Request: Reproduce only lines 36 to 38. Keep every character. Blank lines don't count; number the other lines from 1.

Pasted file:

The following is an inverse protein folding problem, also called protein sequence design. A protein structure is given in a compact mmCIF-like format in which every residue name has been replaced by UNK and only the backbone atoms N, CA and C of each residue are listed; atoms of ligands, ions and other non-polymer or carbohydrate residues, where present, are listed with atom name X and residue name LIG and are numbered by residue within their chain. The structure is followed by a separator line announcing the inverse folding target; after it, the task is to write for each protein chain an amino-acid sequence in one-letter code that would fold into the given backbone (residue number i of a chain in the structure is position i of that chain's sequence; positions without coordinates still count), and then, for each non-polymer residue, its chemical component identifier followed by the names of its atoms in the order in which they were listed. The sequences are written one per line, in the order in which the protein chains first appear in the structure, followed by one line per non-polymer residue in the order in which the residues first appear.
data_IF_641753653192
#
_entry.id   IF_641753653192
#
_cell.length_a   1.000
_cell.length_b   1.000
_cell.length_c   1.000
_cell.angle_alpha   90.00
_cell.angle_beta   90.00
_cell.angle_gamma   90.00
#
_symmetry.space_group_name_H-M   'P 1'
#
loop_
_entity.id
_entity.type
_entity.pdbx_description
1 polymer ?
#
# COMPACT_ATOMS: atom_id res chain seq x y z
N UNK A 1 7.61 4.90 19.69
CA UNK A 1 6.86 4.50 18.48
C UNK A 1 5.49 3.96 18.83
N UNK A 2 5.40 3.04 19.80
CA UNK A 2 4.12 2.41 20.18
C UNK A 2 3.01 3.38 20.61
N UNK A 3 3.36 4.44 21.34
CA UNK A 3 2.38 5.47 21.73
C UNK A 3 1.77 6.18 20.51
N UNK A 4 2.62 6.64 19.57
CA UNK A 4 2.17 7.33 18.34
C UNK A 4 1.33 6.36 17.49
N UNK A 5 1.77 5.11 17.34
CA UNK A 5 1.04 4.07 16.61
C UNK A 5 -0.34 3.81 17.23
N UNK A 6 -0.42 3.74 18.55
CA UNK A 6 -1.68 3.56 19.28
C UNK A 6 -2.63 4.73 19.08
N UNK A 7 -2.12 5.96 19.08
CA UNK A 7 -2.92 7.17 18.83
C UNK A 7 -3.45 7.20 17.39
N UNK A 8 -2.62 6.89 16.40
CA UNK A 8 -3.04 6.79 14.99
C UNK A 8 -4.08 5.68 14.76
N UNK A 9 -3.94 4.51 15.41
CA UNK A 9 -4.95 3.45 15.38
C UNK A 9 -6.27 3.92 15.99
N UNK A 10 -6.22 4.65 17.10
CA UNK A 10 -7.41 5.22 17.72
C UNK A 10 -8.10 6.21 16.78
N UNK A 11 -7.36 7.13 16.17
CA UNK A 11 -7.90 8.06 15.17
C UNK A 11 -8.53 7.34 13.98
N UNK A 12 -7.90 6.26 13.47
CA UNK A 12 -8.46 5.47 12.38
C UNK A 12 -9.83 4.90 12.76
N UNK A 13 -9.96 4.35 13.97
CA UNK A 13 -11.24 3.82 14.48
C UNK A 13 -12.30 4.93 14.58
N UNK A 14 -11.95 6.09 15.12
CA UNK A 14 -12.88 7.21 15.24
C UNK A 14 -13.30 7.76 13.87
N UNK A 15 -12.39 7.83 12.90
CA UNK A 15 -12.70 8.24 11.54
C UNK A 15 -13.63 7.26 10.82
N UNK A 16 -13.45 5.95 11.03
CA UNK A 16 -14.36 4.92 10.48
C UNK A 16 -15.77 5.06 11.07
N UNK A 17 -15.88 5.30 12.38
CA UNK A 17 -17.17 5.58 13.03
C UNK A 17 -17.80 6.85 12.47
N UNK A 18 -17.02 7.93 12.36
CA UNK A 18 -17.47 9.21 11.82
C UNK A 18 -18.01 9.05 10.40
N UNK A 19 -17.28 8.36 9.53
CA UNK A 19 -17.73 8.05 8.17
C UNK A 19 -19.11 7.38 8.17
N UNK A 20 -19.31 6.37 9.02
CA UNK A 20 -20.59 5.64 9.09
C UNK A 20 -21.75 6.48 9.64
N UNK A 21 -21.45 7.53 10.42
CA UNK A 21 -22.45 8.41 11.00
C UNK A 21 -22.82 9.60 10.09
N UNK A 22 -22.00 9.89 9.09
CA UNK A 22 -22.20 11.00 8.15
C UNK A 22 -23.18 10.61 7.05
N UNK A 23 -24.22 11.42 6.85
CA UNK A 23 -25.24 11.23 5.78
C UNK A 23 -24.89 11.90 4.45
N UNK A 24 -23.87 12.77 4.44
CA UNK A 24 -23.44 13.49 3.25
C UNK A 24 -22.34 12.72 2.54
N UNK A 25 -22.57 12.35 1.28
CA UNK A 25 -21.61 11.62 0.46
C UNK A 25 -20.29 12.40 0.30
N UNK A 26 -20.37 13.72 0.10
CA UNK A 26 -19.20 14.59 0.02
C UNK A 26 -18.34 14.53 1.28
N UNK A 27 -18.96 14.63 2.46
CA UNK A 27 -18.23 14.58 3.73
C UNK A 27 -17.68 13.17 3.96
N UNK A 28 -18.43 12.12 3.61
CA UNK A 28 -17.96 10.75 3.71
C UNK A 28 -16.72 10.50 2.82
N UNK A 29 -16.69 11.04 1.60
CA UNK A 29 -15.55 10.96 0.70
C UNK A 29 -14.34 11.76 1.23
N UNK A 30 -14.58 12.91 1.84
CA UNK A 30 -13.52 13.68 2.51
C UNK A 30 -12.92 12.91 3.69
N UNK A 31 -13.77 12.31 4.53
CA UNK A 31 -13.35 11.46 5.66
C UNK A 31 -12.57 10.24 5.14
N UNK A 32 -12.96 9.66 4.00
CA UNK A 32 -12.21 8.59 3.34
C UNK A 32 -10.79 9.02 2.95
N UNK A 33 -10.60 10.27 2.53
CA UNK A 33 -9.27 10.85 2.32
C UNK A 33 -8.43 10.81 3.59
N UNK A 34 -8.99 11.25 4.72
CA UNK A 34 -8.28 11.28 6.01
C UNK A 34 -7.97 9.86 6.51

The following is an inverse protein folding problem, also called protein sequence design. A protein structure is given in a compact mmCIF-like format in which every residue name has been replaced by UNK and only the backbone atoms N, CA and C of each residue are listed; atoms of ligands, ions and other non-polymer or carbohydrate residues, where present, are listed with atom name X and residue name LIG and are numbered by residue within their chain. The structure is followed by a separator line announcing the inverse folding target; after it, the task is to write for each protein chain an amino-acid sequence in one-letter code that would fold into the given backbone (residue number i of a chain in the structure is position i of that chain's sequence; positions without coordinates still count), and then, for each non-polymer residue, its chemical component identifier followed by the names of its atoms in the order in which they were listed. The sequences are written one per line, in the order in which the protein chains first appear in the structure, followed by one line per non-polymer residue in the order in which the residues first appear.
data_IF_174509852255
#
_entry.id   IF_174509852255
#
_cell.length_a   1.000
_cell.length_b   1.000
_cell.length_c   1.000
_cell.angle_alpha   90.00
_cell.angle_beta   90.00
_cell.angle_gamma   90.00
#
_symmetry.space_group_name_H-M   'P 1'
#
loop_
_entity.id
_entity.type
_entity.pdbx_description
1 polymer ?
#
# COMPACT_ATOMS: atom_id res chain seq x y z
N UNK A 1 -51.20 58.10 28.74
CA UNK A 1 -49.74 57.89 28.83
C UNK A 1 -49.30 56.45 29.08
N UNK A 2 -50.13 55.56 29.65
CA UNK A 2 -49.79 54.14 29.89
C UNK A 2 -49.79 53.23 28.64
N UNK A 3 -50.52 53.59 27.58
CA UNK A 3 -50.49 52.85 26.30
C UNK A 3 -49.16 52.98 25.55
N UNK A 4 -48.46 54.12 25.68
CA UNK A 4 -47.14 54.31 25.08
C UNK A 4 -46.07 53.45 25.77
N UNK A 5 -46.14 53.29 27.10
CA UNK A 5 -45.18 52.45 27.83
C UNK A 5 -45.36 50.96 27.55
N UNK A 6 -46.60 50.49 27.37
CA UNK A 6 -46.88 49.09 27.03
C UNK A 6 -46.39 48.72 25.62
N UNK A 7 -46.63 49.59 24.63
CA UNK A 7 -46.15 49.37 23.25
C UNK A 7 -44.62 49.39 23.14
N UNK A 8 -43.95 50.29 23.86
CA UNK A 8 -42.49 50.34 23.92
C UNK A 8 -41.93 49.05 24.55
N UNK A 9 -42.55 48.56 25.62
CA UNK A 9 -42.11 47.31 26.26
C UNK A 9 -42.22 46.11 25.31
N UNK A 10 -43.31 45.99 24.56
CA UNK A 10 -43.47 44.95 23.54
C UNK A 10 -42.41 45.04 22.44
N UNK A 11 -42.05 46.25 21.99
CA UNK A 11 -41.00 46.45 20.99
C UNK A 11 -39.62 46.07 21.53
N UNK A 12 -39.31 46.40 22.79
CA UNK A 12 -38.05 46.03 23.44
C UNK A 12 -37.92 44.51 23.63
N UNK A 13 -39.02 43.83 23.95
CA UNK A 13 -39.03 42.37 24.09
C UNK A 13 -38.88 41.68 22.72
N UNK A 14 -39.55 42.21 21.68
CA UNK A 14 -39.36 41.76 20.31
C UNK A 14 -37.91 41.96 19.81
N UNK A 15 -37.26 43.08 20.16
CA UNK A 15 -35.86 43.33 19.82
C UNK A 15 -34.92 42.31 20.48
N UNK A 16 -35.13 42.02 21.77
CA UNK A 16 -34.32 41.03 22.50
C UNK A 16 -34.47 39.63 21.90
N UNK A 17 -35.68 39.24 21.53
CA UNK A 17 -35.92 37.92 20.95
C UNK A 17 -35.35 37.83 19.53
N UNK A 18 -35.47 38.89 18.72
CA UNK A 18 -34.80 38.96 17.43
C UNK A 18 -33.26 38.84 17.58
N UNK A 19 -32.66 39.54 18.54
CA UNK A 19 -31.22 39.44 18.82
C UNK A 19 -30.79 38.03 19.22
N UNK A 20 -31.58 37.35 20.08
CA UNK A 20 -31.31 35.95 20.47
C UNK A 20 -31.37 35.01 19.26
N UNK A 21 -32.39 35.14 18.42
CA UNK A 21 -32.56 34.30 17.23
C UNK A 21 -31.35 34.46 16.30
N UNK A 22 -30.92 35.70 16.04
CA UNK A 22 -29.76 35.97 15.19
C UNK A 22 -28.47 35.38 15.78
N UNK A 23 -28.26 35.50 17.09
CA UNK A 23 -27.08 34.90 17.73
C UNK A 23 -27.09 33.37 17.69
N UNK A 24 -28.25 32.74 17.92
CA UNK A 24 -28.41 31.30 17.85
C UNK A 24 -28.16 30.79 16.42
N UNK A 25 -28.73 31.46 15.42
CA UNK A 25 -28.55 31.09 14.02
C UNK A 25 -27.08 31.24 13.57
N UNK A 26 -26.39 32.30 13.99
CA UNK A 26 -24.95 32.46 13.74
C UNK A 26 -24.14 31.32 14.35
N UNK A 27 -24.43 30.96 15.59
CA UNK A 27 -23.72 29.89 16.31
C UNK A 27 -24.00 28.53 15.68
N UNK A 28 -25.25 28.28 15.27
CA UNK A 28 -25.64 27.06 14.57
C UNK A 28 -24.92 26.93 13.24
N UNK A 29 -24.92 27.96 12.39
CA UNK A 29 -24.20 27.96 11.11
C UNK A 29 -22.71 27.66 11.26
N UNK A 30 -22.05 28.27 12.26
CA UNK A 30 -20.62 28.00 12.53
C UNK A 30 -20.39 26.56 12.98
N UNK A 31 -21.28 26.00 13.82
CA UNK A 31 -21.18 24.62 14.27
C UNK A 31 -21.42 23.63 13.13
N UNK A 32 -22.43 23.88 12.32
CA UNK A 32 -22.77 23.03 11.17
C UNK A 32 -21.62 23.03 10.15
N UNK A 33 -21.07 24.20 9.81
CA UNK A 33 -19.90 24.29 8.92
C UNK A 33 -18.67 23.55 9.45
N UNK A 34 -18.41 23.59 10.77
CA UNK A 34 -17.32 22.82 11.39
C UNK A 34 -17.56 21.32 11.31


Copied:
C UNK A 5 -0.34 3.81 17.23
N UNK A 6 -0.42 3.74 18.55
CA UNK A 6 -1.68 3.56 19.28